Koo: Currency Markets Are Misinterpreting the Impact of QE

Timely commentary from Richard Koo of Nomura here who says that the currency markets are misunderstanding the impact of QE.   Given the BOJ’s open-ended commitment to QE that was just announced, it’s interesting to see how the markets are indeed responding to the big talk out of BOJ.  Whether they can deliver is a whole different matter.  Koo clearly thinks they can’t:

“I worry that recent moves in the forex market have been driven solely by announcements regarding quantitative easing and not by the relative changes in actual money supply.

This is an indication that many forex market participants remain unaware that the relationship between the money supply and the monetary base has since 2008 (and since 1990 in Japan) morphed into something very different to what the textbooks predict.

Prior to these bubbles, base money and the money supply tracked each other almost perfectly across the industrialized world. Knowing one of these variables, it was easy to assume what had happened to the other. Since the bubbles burst, however, this relationship—like the one between base money and inflation—has collapsed.

Behind the breakdown of both these linkages is the fact that the private sector, which is dealing with balance sheets impaired by the collapse of an asset bubble, has not only stopped borrowing but has also been paying down debt, prompting the money multiplier to turn negative at the margin at times.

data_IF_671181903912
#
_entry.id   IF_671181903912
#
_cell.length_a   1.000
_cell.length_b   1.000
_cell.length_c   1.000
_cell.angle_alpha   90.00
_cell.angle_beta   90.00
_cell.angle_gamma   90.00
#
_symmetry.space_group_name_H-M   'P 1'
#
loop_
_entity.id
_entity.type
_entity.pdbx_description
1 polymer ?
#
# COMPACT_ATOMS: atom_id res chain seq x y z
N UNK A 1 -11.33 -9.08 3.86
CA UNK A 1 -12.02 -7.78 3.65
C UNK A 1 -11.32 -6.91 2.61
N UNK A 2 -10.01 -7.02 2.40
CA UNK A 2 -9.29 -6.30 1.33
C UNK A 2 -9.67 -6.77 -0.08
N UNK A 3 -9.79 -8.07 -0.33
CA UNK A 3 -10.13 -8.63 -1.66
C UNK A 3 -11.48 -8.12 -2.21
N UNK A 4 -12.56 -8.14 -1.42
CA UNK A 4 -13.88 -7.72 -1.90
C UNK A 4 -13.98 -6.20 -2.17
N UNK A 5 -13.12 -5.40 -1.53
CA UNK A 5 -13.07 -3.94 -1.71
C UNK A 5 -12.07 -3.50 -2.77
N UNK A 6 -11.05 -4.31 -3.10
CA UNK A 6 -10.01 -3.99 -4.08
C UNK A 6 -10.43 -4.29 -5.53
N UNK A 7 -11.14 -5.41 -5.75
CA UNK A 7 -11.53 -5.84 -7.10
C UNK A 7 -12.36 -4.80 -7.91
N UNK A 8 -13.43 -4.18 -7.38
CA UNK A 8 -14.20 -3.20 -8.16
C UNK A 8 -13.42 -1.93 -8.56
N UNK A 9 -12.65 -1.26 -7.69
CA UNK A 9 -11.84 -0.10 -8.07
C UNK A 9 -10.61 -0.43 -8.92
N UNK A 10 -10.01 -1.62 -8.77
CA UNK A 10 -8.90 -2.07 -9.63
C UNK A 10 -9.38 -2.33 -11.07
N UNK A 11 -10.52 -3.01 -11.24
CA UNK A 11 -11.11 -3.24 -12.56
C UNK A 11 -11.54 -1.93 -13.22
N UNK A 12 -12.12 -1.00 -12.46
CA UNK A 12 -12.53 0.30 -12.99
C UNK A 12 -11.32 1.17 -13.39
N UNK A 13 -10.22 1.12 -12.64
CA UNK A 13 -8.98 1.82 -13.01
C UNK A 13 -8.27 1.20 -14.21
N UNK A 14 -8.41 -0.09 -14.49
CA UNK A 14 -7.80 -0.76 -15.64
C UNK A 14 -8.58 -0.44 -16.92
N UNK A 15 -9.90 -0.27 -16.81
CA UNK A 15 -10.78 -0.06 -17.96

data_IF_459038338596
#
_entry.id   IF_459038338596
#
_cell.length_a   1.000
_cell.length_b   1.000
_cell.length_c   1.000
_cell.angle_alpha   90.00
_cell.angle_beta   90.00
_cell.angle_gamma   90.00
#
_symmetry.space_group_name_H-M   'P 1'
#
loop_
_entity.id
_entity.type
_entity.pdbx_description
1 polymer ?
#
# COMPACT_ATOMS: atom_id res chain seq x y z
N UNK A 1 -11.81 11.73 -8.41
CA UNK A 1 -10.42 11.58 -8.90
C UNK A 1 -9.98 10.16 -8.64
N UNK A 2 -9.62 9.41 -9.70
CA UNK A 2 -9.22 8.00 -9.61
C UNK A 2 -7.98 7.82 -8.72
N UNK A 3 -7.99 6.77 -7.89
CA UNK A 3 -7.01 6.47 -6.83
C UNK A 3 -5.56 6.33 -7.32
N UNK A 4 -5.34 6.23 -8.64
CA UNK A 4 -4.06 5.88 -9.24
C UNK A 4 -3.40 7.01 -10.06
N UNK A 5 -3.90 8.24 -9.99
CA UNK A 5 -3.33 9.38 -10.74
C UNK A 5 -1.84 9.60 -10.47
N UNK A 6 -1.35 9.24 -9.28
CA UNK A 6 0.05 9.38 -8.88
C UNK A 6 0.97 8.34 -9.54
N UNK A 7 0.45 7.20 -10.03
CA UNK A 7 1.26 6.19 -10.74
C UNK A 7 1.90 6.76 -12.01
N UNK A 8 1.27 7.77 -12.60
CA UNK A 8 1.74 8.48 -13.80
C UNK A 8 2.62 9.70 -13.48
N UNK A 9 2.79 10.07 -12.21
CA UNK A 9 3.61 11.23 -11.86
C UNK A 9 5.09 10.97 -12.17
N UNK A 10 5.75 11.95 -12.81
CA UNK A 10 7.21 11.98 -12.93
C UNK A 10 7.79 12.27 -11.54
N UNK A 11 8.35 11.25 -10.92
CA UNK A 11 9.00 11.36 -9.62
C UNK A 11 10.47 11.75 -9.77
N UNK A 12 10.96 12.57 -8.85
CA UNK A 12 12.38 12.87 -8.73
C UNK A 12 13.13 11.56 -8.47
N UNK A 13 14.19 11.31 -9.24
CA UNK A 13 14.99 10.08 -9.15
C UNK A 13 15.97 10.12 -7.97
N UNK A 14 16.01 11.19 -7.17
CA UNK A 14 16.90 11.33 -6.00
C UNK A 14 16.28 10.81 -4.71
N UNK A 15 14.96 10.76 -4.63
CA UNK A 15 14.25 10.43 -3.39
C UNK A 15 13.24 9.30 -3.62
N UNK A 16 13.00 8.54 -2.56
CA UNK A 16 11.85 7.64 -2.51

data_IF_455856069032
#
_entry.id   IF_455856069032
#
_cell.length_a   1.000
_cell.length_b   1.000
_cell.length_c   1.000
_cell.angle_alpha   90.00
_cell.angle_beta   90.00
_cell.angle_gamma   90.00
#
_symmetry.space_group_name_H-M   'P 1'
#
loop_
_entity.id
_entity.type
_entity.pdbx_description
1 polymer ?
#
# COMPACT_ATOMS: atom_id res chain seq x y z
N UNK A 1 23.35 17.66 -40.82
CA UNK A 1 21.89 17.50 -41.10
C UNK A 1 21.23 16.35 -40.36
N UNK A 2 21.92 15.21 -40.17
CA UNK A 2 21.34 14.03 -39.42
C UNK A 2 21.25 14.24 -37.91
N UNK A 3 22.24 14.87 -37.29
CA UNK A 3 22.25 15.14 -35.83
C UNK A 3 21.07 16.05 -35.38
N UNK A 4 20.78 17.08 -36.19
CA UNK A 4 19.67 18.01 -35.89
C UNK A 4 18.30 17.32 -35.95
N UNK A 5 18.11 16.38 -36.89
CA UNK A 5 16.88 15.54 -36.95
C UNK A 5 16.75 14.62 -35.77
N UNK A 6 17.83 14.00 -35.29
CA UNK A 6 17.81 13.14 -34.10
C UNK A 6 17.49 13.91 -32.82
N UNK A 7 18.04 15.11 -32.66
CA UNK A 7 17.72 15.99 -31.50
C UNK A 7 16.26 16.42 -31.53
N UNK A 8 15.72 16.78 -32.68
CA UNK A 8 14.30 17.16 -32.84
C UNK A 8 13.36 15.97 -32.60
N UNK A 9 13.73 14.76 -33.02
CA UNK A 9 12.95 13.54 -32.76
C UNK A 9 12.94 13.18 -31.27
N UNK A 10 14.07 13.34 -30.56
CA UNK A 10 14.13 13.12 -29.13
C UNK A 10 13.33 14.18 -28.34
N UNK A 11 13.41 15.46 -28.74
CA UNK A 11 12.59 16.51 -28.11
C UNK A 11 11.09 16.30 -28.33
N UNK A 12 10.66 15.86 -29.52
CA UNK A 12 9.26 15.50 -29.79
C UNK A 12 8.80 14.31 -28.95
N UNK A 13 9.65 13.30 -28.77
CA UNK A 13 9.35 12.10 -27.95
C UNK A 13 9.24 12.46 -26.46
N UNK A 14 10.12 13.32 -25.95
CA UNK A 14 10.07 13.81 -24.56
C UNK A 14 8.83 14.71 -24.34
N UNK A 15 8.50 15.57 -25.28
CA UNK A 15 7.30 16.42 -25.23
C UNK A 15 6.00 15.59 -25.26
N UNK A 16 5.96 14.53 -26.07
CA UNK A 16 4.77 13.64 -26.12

That is why central bank monetary policy has lost so much of its potency in Japan and other developed economies in the postbubble era.”

As I’ve said before, this is one of the most interesting policy experiments currently occurring in the world.  If the BOJ succeeds here it could change the way the world approaches policy.  Indeed, the concepts of the “wealth effect” and talking up markets will become an even more pervasive and outright policy approach.

Source: Nomura

Cullen Roche

Mr. Roche is the Founder of Orcam Financial Group, LLC. Orcam is a financial services firm offering research, private advisory, institutional consulting and educational services.

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Comments

  1. Ok, now suppose instead that this experiment by FED, BOJ, BCE… fails. What will happen next ?

  2. Gosh. Economic prosperity is so easy. We just need to put a number on the S&P and tell traders to bid it up to there. I’m sure this will end well.

  3. Puzzled. Is this QE as we know it, swapping government debt for reserves? If so why would this effect stocks other than changing portfolio preference. #confused.

  4. Cullen, you seem pretty confident that this BOJ experiment will work. I have the same concerns as Albert. And if it doesn´t? How could this play out.

  5. Does this mean that Peter is in uncharted teratory with all his new found T-Bonds?

    “Prior to these bubbles, base money and the money supply tracked each other almost perfectly across the industrialized world. Knowing one of these variables, it was easy to assume what had happened to the other. Since the bubbles burst, however, this relationship—like the one between base money and inflation—has collapsed.”

  6. This is the end my friends… the only end

    … Columbia Professor Michael Woodford, the world’s most closely followed monetary theorist, says it is time to come clean and state openly that bond purchases are forever, and the sooner people understand this the better.

    “All this talk of exit strategies is deeply negative,” he told a London Business School seminar on the merits of Helicopter money, or “overt monetary financing”…

    … Let’s go further and eliminate government debt on the bloated balance sheet of central banks,” he said. This could done with a flick of the fingers. The debt would vanish…